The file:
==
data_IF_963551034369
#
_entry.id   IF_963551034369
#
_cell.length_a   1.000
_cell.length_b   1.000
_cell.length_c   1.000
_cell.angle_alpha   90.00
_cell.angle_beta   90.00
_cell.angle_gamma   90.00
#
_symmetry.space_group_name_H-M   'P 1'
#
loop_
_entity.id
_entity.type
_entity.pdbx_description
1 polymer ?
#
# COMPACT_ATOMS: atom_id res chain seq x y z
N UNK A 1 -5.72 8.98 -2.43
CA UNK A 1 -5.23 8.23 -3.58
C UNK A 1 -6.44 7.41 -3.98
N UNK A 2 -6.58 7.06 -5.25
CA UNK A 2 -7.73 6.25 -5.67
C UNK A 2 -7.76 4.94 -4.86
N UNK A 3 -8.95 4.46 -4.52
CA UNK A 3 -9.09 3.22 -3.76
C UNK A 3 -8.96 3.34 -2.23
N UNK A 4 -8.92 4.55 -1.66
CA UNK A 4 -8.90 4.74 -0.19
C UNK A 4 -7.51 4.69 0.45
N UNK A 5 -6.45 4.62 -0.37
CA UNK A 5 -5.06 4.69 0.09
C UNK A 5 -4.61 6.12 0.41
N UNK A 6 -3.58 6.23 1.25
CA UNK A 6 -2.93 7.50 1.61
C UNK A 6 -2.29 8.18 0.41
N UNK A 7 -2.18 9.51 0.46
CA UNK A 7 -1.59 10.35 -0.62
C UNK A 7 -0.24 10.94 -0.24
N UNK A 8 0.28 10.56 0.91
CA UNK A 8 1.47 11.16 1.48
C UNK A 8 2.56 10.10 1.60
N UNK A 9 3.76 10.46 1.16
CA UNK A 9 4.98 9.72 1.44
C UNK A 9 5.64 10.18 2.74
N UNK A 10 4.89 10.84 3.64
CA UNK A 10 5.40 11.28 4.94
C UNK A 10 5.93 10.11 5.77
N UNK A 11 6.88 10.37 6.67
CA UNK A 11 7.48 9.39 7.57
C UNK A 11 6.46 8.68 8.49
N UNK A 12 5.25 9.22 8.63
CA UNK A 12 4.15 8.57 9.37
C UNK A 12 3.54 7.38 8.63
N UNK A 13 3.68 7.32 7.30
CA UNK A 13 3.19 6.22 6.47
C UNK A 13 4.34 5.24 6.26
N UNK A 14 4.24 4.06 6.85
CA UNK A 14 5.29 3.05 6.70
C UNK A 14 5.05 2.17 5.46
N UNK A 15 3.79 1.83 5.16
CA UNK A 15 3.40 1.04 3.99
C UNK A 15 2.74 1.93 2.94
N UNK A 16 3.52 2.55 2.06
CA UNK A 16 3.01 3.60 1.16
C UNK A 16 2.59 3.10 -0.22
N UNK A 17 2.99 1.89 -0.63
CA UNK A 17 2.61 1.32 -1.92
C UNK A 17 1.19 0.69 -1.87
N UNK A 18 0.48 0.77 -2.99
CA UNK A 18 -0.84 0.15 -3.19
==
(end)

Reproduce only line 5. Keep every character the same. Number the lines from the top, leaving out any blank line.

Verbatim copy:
_cell.length_a   1.000